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Frozen Cocktails, Slushy’s, Granita, or Mocktails are called by many names. but where does Granita come from?

Frozen Cocktails

In Sicily, granita is not just a cool, sweet treat. It’s a part of the culture. It is eaten as part of a traditional Sicilian breakfast, particularly in the summer months, sometimes topped with whipped cream and always accompanied by a Sicilian brioche, or brioscia, which is topped with an extra ball of pastry called a tuppo to represent the traditional low bun that Sicilian women used to wear. 

Although granita and brioche is traditionally a breakfast dish, it is increasingly eaten at any time of day, sometimes as part of a meal. Different Sicilian towns specialise in different flavours and textures of granita, and there many competing claims as to who first invented it.

In the Middle Ages, men called nevarolu made a living by collecting snow from the lofty peak of Mount Etna in the winter, and selling it as an icy treat during the hot Sicilian summers. The snow was stored in caves on the mountainside to prevent it from melting, then packed in jute bags, covered in ferns and straw and carried down the mountain on carts or mules.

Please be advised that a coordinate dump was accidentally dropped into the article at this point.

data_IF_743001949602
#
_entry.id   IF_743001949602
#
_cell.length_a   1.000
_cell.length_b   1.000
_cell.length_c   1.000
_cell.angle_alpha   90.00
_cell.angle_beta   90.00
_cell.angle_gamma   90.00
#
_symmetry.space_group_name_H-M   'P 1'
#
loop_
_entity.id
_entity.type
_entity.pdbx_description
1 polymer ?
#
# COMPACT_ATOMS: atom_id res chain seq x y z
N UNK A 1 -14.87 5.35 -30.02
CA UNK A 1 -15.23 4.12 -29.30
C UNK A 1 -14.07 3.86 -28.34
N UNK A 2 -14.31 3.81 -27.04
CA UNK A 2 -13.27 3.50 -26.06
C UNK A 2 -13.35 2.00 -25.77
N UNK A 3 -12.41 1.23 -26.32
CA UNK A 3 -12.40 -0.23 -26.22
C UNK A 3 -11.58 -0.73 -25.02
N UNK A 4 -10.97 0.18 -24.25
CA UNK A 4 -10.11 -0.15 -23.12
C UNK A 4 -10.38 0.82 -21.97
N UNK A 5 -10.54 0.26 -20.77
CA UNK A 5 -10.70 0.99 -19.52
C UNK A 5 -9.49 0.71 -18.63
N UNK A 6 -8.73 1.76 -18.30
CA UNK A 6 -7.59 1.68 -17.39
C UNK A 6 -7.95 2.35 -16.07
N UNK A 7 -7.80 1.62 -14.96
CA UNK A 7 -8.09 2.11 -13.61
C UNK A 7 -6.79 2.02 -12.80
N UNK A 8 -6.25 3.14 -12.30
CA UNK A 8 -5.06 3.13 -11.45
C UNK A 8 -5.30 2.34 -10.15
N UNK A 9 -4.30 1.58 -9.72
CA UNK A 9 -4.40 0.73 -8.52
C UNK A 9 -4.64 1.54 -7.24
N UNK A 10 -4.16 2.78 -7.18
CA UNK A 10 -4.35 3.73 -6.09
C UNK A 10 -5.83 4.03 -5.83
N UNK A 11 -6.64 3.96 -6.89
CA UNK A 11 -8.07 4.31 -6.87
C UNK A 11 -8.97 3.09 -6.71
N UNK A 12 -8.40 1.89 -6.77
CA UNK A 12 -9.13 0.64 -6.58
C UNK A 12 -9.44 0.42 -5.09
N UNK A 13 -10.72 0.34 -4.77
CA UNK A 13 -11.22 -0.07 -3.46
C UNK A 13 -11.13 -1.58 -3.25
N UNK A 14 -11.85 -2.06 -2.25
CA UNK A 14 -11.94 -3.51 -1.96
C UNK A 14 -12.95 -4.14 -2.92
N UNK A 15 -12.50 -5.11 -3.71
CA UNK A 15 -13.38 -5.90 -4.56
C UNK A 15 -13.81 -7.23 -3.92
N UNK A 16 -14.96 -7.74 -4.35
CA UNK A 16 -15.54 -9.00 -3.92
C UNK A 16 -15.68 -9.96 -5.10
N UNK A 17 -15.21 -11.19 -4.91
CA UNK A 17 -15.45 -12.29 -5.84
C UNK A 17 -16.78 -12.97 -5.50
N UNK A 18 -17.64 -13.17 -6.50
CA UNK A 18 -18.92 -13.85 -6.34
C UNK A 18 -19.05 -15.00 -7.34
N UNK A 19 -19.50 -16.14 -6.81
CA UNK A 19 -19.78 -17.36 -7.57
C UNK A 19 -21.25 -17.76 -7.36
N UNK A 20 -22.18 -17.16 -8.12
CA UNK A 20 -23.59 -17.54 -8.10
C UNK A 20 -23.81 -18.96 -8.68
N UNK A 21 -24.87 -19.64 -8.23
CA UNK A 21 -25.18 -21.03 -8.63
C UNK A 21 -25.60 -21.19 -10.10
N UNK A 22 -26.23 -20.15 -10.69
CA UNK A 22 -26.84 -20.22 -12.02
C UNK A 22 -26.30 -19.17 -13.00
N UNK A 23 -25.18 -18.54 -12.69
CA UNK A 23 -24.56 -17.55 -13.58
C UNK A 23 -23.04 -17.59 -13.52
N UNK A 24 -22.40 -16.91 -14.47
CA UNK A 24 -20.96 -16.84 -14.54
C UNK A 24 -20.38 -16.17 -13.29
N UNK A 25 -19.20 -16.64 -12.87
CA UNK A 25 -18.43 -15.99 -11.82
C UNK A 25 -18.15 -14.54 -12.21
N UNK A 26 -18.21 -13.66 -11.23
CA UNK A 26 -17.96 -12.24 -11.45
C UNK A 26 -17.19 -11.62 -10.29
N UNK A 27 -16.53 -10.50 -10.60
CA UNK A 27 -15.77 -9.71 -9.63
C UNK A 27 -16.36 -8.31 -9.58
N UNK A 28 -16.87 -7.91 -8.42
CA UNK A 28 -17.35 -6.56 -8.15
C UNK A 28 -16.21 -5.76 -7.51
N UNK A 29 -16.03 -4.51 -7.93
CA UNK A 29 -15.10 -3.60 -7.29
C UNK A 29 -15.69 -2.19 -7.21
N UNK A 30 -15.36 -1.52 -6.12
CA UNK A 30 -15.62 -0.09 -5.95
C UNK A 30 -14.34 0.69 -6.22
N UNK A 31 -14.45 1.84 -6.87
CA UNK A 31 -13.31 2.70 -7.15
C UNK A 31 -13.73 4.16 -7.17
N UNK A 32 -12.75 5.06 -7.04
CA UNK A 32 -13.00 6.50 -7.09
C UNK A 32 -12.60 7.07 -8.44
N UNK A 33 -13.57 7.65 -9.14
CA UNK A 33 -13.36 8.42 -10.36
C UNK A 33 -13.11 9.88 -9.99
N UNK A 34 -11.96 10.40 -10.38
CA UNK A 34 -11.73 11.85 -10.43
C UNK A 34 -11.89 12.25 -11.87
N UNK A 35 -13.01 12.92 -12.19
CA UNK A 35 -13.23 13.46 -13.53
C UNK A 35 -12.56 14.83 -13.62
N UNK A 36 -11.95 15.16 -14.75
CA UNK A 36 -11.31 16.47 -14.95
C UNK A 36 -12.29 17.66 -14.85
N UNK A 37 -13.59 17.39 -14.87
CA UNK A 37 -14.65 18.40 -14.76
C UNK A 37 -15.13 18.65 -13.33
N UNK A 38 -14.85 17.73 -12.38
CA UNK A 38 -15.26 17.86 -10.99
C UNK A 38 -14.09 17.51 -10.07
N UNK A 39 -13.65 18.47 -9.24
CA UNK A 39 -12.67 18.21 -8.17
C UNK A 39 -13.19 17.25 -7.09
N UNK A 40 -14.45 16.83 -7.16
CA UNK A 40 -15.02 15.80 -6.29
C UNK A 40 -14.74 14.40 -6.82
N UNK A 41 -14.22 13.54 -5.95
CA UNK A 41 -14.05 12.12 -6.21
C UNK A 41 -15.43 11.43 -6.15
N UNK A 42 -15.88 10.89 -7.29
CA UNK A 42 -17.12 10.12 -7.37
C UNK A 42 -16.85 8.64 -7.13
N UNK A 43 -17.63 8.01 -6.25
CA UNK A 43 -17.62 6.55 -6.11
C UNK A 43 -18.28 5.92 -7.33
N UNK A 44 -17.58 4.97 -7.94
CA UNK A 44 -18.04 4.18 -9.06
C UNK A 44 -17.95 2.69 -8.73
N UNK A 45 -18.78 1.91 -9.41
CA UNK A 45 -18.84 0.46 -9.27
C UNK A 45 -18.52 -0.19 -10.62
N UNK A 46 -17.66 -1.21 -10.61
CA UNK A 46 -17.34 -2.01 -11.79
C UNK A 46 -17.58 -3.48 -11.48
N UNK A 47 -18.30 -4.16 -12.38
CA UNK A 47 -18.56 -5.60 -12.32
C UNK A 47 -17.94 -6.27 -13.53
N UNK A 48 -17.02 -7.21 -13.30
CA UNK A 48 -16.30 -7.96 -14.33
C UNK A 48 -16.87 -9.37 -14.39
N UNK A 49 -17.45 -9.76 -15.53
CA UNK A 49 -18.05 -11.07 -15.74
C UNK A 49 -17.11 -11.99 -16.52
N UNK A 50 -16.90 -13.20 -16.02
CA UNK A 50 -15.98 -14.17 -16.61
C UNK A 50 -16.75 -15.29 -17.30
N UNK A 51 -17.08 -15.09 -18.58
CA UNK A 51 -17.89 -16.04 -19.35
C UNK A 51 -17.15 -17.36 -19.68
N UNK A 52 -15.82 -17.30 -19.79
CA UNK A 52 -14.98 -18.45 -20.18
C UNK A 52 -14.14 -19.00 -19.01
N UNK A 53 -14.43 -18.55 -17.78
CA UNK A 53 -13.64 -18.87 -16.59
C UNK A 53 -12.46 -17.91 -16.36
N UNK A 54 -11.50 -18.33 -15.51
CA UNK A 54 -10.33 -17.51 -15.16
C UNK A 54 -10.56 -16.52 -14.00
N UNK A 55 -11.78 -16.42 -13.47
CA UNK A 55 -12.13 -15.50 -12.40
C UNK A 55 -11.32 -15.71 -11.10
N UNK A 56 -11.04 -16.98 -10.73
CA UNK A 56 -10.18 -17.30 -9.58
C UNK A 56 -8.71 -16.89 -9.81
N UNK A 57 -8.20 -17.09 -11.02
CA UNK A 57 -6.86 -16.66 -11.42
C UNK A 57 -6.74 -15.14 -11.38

When the island came under Arab rule in the 8th century, new ingredients like lemons and sugarcane were introduced to Sicily, and people began adding these to their Mount Etna snow, along with honey, herbs and spices. 

Much later, in the 16th century, enterprising locals began using an early refrigeration device called a pozzetto, made from a wooden vat with a zinc bucket inside. Water, fruit juice and honey or sugar were added to the bucket, while snow and sea salt were packed into the space between the wooden vat and the bucket, freezing the mixture inside. Eventually, hand-operated blades were added to churn up the ice and stop large ice crystals forming, which lead to that crunchy, melt-in-mouth granita texture we know today.

With modern technology, the pozzetto has become a fridge, and the hand operated blades have been replaced by a humble fork used to break up the ice, or an ice cream machine for larger batches. These days, granita is enjoyed all over the world, with a wider variety of flavours than ever before.

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